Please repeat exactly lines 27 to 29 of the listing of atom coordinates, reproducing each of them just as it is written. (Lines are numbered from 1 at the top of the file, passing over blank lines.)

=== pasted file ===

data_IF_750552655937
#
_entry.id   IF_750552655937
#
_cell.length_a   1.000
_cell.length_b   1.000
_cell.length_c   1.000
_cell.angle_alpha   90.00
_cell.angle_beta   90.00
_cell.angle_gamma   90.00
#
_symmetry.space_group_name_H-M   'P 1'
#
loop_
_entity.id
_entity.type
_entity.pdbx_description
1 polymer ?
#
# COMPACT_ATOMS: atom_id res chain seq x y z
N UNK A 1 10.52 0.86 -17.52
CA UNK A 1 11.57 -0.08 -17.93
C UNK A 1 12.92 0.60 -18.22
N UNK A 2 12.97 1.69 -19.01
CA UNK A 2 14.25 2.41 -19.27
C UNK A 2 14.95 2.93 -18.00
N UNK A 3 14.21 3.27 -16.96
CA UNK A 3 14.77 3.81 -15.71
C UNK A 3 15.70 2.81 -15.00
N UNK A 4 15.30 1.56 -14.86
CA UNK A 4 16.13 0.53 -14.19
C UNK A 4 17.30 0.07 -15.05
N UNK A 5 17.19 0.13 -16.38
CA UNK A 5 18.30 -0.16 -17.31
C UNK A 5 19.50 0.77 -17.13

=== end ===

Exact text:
N UNK A 3 14.21 3.27 -16.96
CA UNK A 3 14.77 3.81 -15.71
C UNK A 3 15.70 2.81 -15.00